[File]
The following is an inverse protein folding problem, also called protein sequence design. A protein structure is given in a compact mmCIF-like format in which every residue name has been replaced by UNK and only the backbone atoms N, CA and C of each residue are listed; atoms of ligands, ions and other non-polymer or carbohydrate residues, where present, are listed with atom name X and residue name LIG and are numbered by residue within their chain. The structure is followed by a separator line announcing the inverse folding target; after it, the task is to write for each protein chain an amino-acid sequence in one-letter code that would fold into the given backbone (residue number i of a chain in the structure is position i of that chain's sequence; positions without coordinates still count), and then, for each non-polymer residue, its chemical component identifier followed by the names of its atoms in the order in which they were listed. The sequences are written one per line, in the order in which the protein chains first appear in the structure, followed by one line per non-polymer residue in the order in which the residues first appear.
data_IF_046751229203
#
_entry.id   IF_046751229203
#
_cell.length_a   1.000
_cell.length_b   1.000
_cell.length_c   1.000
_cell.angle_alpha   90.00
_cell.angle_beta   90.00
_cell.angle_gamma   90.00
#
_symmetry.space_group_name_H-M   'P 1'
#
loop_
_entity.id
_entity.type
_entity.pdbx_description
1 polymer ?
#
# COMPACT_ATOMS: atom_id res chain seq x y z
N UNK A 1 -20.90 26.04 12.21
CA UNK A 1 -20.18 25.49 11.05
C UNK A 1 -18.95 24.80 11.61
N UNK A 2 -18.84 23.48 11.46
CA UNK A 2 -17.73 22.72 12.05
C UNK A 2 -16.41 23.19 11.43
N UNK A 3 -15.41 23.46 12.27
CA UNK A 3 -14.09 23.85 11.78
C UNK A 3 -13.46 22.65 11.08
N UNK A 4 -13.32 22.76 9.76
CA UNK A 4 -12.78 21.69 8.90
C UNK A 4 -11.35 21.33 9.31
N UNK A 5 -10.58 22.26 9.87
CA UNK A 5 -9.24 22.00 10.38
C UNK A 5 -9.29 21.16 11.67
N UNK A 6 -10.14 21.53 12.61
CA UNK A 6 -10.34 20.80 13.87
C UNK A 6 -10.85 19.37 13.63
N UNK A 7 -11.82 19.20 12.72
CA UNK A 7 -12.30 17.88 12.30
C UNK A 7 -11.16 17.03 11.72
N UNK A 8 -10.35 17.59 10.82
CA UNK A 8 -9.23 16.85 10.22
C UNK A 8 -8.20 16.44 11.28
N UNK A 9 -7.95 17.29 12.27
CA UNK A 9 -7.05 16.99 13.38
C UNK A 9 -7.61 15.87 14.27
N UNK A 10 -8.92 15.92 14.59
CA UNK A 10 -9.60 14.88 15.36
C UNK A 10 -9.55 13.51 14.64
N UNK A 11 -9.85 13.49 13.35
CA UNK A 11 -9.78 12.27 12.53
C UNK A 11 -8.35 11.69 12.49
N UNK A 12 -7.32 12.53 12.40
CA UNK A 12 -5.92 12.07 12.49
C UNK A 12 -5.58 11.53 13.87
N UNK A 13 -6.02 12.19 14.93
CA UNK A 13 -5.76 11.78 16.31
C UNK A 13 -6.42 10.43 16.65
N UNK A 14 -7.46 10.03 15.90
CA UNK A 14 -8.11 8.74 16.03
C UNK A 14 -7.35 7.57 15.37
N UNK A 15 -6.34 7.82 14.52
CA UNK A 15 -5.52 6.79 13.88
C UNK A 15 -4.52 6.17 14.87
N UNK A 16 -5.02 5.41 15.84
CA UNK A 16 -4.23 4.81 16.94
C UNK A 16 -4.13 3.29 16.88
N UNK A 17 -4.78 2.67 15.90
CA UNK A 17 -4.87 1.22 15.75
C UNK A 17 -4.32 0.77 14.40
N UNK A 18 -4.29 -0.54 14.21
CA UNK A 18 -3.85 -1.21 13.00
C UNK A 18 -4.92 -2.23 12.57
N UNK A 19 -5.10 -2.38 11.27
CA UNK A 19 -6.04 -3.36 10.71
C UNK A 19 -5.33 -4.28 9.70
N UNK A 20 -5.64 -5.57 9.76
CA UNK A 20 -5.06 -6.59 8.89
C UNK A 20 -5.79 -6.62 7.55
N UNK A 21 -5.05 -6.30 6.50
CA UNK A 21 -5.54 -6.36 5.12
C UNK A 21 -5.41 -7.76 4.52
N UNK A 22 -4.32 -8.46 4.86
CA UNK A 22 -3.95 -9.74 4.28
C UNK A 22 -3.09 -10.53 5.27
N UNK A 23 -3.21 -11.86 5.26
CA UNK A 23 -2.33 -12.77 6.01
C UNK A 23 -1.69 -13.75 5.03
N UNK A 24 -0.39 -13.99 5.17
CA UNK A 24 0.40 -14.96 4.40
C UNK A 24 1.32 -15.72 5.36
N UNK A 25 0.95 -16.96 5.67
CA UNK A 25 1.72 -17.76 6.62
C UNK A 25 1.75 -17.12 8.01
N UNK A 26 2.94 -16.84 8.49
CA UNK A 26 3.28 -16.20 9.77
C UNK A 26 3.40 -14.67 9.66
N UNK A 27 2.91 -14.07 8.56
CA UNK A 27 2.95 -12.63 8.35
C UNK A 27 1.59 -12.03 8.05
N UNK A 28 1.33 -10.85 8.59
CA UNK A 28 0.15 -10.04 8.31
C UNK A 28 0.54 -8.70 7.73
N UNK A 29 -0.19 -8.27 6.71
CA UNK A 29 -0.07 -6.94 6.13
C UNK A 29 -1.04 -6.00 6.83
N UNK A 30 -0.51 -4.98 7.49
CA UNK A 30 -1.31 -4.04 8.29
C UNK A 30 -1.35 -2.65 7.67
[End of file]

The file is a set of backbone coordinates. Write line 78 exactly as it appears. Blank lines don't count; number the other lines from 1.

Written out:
C UNK A 19 -5.33 -4.28 9.70